Despite many techniques regarding CTC exosome capturing and subgrouping are available in clinics; the need for optimization of downstream analysis is tangible. Additionally, distinguishing between CTCs with high and low metastatic status as well as between TDEs and normal status is absolutely vital. In conclusion, liquid biopsy is an expanding field in the management of CRC patient in different stages. It is highly recommended that further research be done on CTCs and TDEs alone or simultaneously until both can serve as valuable biomarkers in clinics.

Availability of data and materials

Data sharing is not applicable to this article as no new data were created or analyzed in this study and openly available in [repository name at[doi] and reference number.



Colorectal cancer


Circulating tumor cells


Tumor-derived exosomes


Computed tomography


Magnetic resonance imaging


Tumor-educated platelets




Next-generation sequencing


Cancer stem cells


Extracellular matrix


Epithelial mesenchymal transition


Mesenchymal epithelial transition


Overall survival


Progression-free survival


Extracellular vesicles


Multivesicular bodies




Epithelial cell adhesion molecule


Gradient density centrifugation




Size exclusion chromatography


Poly ethylene glycol


Scanning electron microscope


Transmission electron microscopy


Nanoparticle tracking assay


Dynamic light scattering


Poly dimethyl siloxane


Familial adenomatous polyposis


Adenomatous polyposis coli


Doublecortin like kinase 1


Leucine-rich repeat-containing G protein-coupled receptor 5


the insulin-like growth factor 1 receptor




Bone morphogenetic protein 4


Heat shock proteins


Patient-derived xenografts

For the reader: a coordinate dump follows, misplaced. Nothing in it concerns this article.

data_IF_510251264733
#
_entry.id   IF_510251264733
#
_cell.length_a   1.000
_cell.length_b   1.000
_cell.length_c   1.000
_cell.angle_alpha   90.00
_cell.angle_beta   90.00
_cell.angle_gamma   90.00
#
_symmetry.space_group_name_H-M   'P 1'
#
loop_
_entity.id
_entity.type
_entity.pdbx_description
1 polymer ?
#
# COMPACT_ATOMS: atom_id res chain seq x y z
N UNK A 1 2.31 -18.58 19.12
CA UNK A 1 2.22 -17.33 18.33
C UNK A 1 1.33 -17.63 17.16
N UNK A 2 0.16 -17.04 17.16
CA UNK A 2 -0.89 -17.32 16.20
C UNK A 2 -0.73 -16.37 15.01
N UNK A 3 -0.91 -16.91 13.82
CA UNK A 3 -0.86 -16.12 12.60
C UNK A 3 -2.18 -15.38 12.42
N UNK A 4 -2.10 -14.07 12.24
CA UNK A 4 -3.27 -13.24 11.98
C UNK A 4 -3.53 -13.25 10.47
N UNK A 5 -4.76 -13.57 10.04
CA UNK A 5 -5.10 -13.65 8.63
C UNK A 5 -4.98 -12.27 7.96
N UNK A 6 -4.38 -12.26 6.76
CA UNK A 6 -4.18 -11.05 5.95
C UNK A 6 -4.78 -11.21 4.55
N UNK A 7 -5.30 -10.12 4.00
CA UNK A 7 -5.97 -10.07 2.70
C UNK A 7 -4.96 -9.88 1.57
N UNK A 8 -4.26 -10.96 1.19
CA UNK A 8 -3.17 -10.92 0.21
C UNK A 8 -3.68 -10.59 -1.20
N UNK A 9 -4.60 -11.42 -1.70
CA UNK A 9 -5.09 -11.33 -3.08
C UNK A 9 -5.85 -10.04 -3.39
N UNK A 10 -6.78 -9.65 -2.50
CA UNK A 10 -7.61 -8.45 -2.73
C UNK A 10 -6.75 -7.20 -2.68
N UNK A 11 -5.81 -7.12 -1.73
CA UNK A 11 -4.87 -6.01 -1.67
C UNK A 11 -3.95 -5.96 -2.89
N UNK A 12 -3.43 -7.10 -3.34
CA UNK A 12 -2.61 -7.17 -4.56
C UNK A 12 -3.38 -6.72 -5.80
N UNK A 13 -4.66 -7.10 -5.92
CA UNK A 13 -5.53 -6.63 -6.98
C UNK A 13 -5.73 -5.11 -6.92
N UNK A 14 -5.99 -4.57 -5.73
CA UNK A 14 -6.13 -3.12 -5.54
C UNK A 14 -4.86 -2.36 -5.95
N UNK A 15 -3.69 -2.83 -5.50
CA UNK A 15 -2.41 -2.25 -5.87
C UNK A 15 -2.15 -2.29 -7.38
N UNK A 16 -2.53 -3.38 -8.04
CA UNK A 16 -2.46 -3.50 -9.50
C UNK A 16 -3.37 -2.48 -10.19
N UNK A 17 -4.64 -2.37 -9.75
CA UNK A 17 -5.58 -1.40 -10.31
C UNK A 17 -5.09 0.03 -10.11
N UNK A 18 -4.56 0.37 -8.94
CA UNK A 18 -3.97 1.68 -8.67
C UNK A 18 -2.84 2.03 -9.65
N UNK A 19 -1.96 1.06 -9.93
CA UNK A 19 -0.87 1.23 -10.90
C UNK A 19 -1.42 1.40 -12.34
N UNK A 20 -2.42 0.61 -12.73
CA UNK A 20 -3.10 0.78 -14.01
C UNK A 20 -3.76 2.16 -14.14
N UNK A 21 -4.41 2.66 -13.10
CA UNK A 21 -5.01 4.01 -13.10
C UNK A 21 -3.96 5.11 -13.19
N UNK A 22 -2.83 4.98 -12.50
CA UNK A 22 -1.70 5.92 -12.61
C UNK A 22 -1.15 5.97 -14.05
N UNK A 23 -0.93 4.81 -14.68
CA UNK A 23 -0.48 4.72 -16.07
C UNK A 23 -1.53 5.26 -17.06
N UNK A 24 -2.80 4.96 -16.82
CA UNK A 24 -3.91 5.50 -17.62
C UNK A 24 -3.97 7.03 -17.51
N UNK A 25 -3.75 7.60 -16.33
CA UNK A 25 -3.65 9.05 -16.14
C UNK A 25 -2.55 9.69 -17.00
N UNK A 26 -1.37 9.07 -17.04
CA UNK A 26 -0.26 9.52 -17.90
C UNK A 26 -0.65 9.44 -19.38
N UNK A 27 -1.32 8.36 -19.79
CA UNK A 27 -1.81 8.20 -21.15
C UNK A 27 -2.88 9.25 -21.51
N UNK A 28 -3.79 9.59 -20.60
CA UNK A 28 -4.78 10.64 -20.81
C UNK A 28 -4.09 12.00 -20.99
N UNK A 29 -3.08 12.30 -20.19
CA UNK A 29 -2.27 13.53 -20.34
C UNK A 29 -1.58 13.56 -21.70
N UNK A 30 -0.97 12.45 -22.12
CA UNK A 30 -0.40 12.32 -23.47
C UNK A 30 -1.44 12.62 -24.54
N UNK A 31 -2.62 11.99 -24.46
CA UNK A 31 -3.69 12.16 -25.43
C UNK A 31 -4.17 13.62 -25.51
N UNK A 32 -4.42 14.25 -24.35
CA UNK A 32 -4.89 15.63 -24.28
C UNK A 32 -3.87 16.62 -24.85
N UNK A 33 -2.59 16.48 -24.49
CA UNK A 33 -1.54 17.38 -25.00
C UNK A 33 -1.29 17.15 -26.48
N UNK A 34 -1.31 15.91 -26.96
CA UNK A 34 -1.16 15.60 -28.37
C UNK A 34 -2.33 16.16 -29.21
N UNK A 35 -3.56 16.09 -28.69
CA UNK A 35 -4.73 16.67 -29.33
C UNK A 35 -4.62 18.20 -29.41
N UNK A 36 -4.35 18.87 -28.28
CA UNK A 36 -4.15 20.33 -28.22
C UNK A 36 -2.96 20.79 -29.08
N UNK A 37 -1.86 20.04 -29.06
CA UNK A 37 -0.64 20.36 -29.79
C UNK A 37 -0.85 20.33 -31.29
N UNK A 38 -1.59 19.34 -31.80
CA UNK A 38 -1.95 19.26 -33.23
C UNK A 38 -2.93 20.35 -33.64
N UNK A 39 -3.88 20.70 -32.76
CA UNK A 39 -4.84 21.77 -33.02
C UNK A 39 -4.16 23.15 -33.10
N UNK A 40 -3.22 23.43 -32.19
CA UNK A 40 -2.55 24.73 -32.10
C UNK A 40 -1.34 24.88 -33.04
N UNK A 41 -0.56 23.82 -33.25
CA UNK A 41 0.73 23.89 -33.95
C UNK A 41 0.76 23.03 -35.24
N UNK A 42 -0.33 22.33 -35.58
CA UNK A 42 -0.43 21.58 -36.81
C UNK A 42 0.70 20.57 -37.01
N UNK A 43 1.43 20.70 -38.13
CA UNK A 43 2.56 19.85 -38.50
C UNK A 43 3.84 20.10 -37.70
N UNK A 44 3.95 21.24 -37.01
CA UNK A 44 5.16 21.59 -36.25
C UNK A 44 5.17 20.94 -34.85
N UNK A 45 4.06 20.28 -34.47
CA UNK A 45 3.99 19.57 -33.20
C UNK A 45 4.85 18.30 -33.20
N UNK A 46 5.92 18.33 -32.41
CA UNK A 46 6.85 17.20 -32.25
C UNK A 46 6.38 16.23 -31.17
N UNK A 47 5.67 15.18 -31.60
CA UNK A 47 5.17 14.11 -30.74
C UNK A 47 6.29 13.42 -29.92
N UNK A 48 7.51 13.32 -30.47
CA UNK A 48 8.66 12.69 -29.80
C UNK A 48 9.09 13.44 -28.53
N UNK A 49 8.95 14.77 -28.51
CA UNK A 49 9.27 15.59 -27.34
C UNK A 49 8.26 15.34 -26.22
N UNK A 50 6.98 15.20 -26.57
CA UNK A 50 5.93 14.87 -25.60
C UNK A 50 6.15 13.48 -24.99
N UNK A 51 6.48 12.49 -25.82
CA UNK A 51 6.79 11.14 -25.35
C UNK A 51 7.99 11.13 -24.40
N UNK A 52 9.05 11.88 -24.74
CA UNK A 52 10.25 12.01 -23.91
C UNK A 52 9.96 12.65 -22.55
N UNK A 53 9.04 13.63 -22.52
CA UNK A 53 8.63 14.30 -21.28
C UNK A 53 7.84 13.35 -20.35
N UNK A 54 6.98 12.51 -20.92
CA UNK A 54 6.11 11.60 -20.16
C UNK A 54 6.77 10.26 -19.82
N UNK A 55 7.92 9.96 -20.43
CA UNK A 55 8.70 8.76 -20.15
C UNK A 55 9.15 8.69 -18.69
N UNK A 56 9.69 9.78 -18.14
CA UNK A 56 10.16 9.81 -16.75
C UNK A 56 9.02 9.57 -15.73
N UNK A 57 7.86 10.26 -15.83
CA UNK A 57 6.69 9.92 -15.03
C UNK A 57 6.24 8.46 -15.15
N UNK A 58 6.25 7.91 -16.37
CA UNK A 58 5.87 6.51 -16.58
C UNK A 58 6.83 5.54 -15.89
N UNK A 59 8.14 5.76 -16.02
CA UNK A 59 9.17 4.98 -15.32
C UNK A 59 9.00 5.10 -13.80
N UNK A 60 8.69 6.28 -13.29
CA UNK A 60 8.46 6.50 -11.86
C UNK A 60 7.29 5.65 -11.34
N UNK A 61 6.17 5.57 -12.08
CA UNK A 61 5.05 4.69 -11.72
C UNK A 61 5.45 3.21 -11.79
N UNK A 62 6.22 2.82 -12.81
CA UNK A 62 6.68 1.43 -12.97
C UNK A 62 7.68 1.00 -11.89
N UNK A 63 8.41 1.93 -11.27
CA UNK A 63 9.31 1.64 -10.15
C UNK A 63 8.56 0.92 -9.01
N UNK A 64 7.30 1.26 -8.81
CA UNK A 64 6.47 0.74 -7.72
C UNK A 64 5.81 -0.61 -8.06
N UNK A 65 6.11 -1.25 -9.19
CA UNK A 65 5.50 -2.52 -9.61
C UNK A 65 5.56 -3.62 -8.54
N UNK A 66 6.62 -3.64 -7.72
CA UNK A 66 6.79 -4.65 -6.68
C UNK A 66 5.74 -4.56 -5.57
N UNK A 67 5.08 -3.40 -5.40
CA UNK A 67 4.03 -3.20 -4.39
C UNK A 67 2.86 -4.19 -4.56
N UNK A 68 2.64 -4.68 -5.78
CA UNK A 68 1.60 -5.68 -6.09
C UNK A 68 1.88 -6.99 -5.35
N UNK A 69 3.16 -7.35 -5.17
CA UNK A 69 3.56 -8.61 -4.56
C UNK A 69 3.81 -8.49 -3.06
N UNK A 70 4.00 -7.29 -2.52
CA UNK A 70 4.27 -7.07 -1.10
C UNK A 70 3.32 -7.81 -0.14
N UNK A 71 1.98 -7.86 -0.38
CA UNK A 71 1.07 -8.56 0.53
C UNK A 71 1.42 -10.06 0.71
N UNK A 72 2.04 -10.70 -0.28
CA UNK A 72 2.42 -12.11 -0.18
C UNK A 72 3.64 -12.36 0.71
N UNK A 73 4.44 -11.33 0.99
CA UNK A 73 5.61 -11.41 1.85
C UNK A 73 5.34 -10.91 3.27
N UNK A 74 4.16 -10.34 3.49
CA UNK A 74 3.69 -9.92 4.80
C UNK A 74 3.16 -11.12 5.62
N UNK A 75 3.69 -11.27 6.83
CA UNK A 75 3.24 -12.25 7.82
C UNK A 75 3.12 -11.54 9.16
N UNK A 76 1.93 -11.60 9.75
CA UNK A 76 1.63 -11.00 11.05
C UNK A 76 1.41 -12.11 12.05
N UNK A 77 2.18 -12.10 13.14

CTC-derived xenografts


Tumor suppressor-activated pathway 6


Carcinoma-associated fibroblasts


Dickkopf-related protein 4


tumor-associated antigens


Matrix metalloproteinases


Tumor microenvironment


Myocyte enhancer factor 2c


Hepatocellular carcinoma


Hepatoma-derived growth factor


Glioma stem cells


contain functionally active Cl-intracellular channel 1


Neutrophil extracellular trap


Epidermal growth factor receptor


Dielectrophoretic field-flow fractionation


Vascular endothelial growth factor


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We are grateful of our colleague at Iran University of Medical Sciences and Royan Stem Cell Technology Company who provided insight and expertise that greatly assisted the research. Apart from, it must be declared that the authors received no specific funding for this work.


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SV and ZM conceived of the presented idea. SV collected, interpreted and analyzed data and wrote the drafting of the article. ZM and ME developed, revised and approved the theory. RR and AA performed the critical revision and verified the whole concept. SV and ZM encouraged the other author to investigate and supervised the findings of this work. All authors discussed the results. All authors read and approved the final manuscript.

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Correspondence to Zahra Madjd or Marzieh Ebrahimi.

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Vafaei, S., Roudi, R., Madjd, Z. et al. Potential theranostics of circulating tumor cells and tumor-derived exosomes application in colorectal cancer. Cancer Cell Int 20, 288 (2020).

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  • Colorectal cancer
  • Circulating tumor cells (CTCs)
  • Tumor-derived exosomes (TDEs)
  • Clinical trial
  • Theranostic